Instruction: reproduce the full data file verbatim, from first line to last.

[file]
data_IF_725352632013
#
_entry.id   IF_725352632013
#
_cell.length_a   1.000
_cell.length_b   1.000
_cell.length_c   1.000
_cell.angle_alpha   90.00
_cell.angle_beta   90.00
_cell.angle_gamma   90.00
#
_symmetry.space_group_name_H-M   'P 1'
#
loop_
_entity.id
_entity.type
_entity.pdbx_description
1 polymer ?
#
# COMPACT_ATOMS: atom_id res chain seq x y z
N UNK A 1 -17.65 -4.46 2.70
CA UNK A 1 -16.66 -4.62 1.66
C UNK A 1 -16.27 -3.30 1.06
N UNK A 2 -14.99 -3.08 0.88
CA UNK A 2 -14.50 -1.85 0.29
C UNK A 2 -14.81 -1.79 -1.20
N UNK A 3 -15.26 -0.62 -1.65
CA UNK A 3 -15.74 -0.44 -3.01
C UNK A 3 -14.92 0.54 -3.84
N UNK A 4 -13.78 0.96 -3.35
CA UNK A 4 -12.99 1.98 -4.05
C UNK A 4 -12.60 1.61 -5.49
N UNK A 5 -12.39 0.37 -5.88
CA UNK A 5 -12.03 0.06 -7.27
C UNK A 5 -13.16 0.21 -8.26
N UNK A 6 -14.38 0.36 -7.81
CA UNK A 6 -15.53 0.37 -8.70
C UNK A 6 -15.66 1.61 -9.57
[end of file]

data_IF_725352632013
#
_entry.id   IF_725352632013
#
_cell.length_a   1.000
_cell.length_b   1.000
_cell.length_c   1.000
_cell.angle_alpha   90.00
_cell.angle_beta   90.00
_cell.angle_gamma   90.00
#
_symmetry.space_group_name_H-M   'P 1'
#
loop_
_entity.id
_entity.type
_entity.pdbx_description
1 polymer ?
#
# COMPACT_ATOMS: atom_id res chain seq x y z
N UNK A 1 -17.65 -4.46 2.70
CA UNK A 1 -16.66 -4.62 1.66
C UNK A 1 -16.27 -3.30 1.06
N UNK A 2 -14.99 -3.08 0.88
CA UNK A 2 -14.50 -1.85 0.29
C UNK A 2 -14.81 -1.79 -1.20
N UNK A 3 -15.26 -0.62 -1.65
CA UNK A 3 -15.74 -0.44 -3.01
C UNK A 3 -14.92 0.54 -3.84
N UNK A 4 -13.78 0.96 -3.35
CA UNK A 4 -12.99 1.98 -4.05
C UNK A 4 -12.60 1.61 -5.49
N UNK A 5 -12.39 0.37 -5.88
CA UNK A 5 -12.03 0.06 -7.27
C UNK A 5 -13.16 0.21 -8.26
N UNK A 6 -14.38 0.36 -7.81
CA UNK A 6 -15.53 0.37 -8.70
C UNK A 6 -15.66 1.61 -9.57